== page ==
Ask the Vet: Breaking the ‘itch-lick’ cycle in dogs

Ask the Vet: Breaking the ‘itch-lick’ cycle in dogs

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By Matthew Kearns, DVM

Dr. Matthew Kearns

“My dog keeps licking at one area. Why does she do it?!!!!” The answer is quite simple. However, the diagnosis and treatment is quite complicated (and often quite frustrating). The answer is something called an acral lick granuloma. 

Acral lick granulomas form when a dog repetitively licks at a spot (usually on one of the front legs) until a raised, inflamed, firm, hairless nodular growth on the skin. Breeds that are considered more at risk are Doberman Pinscher, Labrador Retriever, Golden Retriever, Great Dane, boxer, and Irish Setter.

Acral lick granulomas are multi-factorial, meaning many factors cause this condition. Additionally, acral lick granulomas usually have a primary cause and secondary complications. Primary causes include allergies (most common), trauma to the area, arthritis, skin parasites, deep fungal infections, tumors and behavioral issues. 

Most veterinarians (including myself) will treat these conditions initially empirically. What this means is we will treat for the symptoms without investigating a cause. Treating empirically is a less expensive way (this keeps pet owners happy in my experience) to proceed and works in some cases. When it doesn’t, then a diagnostic workup is indicated (this does not keep pet owners happy in my experience). 

Testing includes X-rays, bloodwork, cultures, and biopsies. Diagnosis of allergies (both food and environmental) is very important to either rule in, or rule out as part of the workup. This can include changing your dog’s diet, bloodwork, or even skin allergy testing.

Treatment for acral lick granulomas includes management of both the itch/pain, as well as the infection. Breaking the “itch-lick” cycle is very important. A combination of corticosteroids (cortisone derivatives) and antibiotics can be quite effective and is used initially by many veterinarians to see if they can resolve the problem without a large diagnostic workup.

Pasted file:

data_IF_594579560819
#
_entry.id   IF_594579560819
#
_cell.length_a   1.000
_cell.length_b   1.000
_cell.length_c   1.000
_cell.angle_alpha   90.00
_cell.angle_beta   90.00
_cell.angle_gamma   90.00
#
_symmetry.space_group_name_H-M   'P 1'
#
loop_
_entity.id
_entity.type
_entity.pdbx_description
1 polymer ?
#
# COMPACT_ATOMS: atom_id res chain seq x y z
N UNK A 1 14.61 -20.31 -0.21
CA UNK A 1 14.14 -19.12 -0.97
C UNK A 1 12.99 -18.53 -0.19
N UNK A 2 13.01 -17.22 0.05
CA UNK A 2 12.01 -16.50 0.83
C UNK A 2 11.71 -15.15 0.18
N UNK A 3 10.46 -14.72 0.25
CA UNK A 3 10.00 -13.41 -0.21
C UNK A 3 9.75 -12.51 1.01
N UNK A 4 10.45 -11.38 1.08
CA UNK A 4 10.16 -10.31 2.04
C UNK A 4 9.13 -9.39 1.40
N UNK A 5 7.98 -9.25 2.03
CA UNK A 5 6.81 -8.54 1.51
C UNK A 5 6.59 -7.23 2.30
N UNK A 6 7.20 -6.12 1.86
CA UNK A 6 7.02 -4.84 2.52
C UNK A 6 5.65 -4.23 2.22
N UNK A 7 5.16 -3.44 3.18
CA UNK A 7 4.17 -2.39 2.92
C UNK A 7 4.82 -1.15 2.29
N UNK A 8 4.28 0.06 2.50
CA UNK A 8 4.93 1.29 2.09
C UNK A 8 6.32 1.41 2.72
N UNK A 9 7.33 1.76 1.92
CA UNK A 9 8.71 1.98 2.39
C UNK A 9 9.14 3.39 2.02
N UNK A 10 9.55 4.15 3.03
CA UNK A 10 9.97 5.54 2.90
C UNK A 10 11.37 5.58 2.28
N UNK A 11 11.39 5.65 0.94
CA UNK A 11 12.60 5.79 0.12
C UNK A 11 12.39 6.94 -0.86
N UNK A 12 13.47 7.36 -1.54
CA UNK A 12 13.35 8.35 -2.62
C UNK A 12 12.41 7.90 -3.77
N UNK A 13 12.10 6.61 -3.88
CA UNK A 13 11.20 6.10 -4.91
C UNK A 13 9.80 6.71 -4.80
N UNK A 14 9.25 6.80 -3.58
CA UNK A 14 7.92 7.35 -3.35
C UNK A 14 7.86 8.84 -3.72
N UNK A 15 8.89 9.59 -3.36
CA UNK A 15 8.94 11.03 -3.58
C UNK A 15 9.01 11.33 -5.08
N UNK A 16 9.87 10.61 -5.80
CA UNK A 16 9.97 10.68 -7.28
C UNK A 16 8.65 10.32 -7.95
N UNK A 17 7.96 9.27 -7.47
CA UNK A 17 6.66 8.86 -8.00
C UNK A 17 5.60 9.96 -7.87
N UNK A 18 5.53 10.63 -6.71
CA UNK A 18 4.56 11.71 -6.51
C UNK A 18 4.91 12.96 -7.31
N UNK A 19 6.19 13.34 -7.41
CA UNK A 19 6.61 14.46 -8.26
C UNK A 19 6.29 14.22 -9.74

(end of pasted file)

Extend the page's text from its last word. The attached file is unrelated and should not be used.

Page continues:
Topical medications can be quite effective if the patient does not lick it off. Some sort of covering like a sock or bandage (if the patient will not pull off or eat) or an Elizabethan collar to keep the patient from licking at the area is often used with medication to break the cycle. 

If a specific type of infection, whether it be fungal or bacterial, long-term antibiotics or antifungals may be needed. Also realize that even if your dog leaves the granuloma for long periods of time, flare ups are possible which requires treatment again.

Acral lick granulomas have a unique behavioral component to them. Dogs that have lick granulomas many times have other compulsive disorders or separation anxiety. Medications such as tricyclic antidepressants (TCAs) and selected serotonin reuptake inhibitors (SSRIs) are used in conjunction with other medications to break the “itch-lick” cycle in compulsive patients.

If your veterinarian makes a diagnosis or tentative diagnosis of an acral lick granuloma be patient with your dog and your veterinarian.

Dr. Kearns practices veterinary medicine from his Port Jefferson office and is pictured with his son Matthew and his dog Jasmine.